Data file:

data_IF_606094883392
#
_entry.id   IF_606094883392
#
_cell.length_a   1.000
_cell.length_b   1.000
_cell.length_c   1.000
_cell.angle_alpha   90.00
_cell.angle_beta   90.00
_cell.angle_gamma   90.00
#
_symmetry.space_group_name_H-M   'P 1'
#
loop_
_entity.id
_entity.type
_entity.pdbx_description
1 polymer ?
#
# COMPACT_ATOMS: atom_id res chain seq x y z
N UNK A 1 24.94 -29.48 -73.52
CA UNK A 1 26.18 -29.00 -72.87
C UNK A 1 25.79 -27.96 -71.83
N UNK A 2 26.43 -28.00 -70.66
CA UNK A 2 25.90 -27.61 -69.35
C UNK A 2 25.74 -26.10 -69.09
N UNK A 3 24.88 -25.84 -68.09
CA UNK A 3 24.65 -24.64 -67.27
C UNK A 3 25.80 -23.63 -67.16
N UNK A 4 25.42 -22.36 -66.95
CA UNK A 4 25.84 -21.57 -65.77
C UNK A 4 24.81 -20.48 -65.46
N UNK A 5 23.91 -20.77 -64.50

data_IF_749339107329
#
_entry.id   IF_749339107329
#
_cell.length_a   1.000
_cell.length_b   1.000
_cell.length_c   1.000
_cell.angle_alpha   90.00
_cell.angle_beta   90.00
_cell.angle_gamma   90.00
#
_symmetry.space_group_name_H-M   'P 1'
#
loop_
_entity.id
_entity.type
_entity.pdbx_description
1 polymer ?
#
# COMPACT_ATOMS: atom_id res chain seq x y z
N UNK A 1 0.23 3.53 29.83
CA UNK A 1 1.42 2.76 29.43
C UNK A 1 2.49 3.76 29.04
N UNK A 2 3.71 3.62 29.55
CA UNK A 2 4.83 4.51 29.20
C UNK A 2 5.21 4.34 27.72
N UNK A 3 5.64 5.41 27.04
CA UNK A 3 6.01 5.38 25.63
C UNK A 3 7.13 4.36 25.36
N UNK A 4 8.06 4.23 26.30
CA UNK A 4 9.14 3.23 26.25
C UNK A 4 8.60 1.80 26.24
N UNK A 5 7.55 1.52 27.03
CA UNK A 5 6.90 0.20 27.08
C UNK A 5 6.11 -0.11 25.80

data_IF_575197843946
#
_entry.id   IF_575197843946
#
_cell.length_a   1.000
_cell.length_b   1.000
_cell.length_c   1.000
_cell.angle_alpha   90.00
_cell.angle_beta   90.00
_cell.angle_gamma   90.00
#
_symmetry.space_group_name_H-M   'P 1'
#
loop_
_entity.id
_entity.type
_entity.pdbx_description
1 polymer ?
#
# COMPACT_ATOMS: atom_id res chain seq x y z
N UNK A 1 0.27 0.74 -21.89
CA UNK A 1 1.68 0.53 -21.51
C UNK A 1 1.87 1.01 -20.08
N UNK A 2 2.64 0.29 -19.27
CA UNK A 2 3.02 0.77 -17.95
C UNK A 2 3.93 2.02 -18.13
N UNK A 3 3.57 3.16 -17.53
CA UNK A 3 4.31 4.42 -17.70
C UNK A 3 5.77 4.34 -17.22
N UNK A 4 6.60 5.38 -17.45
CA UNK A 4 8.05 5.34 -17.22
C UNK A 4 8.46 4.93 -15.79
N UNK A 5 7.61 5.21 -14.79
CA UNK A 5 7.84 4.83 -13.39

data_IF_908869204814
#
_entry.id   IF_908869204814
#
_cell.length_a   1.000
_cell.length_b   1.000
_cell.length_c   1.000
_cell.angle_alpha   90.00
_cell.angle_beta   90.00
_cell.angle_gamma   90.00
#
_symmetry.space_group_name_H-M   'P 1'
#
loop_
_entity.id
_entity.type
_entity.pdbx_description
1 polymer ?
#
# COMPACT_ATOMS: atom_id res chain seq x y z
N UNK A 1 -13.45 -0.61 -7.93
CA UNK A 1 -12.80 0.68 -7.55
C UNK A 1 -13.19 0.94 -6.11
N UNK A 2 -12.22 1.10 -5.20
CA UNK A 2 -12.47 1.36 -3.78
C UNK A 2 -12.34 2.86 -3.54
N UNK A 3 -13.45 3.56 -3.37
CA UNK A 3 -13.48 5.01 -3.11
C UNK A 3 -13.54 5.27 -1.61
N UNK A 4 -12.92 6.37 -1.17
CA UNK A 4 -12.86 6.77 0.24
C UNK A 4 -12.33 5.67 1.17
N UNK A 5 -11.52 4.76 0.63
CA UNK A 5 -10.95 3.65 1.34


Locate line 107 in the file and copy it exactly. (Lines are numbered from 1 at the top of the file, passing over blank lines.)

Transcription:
_cell.length_a   1.000